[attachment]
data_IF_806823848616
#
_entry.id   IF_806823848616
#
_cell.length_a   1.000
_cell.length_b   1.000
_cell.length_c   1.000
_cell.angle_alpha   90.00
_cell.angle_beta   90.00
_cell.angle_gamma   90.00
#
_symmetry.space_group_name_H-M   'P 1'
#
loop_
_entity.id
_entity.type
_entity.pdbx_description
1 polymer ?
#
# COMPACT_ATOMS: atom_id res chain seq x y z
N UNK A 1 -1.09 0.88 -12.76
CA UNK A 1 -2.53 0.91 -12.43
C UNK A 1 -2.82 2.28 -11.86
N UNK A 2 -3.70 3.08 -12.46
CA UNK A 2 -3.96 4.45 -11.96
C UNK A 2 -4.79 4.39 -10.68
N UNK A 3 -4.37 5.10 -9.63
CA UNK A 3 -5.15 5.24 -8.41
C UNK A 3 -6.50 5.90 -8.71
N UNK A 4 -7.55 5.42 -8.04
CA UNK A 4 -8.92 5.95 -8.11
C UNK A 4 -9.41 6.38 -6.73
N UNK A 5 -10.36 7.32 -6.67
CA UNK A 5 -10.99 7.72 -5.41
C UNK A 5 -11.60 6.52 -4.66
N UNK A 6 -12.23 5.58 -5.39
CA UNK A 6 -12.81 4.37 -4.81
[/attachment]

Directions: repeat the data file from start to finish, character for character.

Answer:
data_IF_806823848616
#
_entry.id   IF_806823848616
#
_cell.length_a   1.000
_cell.length_b   1.000
_cell.length_c   1.000
_cell.angle_alpha   90.00
_cell.angle_beta   90.00
_cell.angle_gamma   90.00
#
_symmetry.space_group_name_H-M   'P 1'
#
loop_
_entity.id
_entity.type
_entity.pdbx_description
1 polymer ?
#
# COMPACT_ATOMS: atom_id res chain seq x y z
N UNK A 1 -1.09 0.88 -12.76
CA UNK A 1 -2.53 0.91 -12.43
C UNK A 1 -2.82 2.28 -11.86
N UNK A 2 -3.70 3.08 -12.46
CA UNK A 2 -3.96 4.45 -11.96
C UNK A 2 -4.79 4.39 -10.68
N UNK A 3 -4.37 5.10 -9.63
CA UNK A 3 -5.15 5.24 -8.41
C UNK A 3 -6.50 5.90 -8.71
N UNK A 4 -7.55 5.42 -8.04
CA UNK A 4 -8.92 5.95 -8.11
C UNK A 4 -9.41 6.38 -6.73
N UNK A 5 -10.36 7.32 -6.67
CA UNK A 5 -10.99 7.72 -5.41
C UNK A 5 -11.60 6.52 -4.66
N UNK A 6 -12.23 5.58 -5.39
CA UNK A 6 -12.81 4.37 -4.81